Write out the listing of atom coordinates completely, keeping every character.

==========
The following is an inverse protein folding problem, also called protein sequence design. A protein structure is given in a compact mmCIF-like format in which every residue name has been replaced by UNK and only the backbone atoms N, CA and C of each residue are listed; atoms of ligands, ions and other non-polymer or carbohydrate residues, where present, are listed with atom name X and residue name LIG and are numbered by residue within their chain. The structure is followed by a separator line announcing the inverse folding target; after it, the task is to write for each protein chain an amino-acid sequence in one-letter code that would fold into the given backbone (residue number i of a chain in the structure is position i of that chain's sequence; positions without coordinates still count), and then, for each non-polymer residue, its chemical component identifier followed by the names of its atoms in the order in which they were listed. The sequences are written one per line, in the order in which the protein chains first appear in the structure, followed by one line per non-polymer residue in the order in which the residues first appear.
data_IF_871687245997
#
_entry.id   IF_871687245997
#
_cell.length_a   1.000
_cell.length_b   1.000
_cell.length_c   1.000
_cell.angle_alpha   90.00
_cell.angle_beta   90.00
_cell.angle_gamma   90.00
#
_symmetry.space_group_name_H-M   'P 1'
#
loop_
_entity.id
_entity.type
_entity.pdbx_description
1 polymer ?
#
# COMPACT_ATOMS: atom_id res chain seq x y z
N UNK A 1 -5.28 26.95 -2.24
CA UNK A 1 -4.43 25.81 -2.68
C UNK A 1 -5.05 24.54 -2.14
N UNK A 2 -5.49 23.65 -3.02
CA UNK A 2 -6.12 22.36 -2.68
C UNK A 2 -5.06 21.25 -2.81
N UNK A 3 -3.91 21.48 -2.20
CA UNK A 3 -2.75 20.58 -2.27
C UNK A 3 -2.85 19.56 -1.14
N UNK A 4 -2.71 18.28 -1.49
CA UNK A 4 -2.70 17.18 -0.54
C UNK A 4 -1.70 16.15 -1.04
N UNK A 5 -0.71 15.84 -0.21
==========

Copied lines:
The following is an inverse protein folding problem, also called protein sequence design. A protein structure is given in a compact mmCIF-like format in which every residue name has been replaced by UNK and only the backbone atoms N, CA and C of each residue are listed; atoms of ligands, ions and other non-polymer or carbohydrate residues, where present, are listed with atom name X and residue name LIG and are numbered by residue within their chain. The structure is followed by a separator line announcing the inverse folding target; after it, the task is to write for each protein chain an amino-acid sequence in one-letter code that would fold into the given backbone (residue number i of a chain in the structure is position i of that chain's sequence; positions without coordinates still count), and then, for each non-polymer residue, its chemical component identifier followed by the names of its atoms in the order in which they were listed. The sequences are written one per line, in the order in which the protein chains first appear in the structure, followed by one line per non-polymer residue in the order in which the residues first appear.
data_IF_871687245997
#
_entry.id   IF_871687245997
#
_cell.length_a   1.000
_cell.length_b   1.000
_cell.length_c   1.000
_cell.angle_alpha   90.00
_cell.angle_beta   90.00
_cell.angle_gamma   90.00
#
_symmetry.space_group_name_H-M   'P 1'
#
loop_
_entity.id
_entity.type
_entity.pdbx_description
1 polymer ?
#
# COMPACT_ATOMS: atom_id res chain seq x y z
N UNK A 1 -5.28 26.95 -2.24
CA UNK A 1 -4.43 25.81 -2.68
C UNK A 1 -5.05 24.54 -2.14
N UNK A 2 -5.49 23.65 -3.02
CA UNK A 2 -6.12 22.36 -2.68
C UNK A 2 -5.06 21.25 -2.81
N UNK A 3 -3.91 21.48 -2.20
CA UNK A 3 -2.75 20.58 -2.27
C UNK A 3 -2.85 19.56 -1.14
N UNK A 4 -2.71 18.28 -1.49
CA UNK A 4 -2.70 17.18 -0.54
C UNK A 4 -1.70 16.15 -1.04
N UNK A 5 -0.71 15.84 -0.21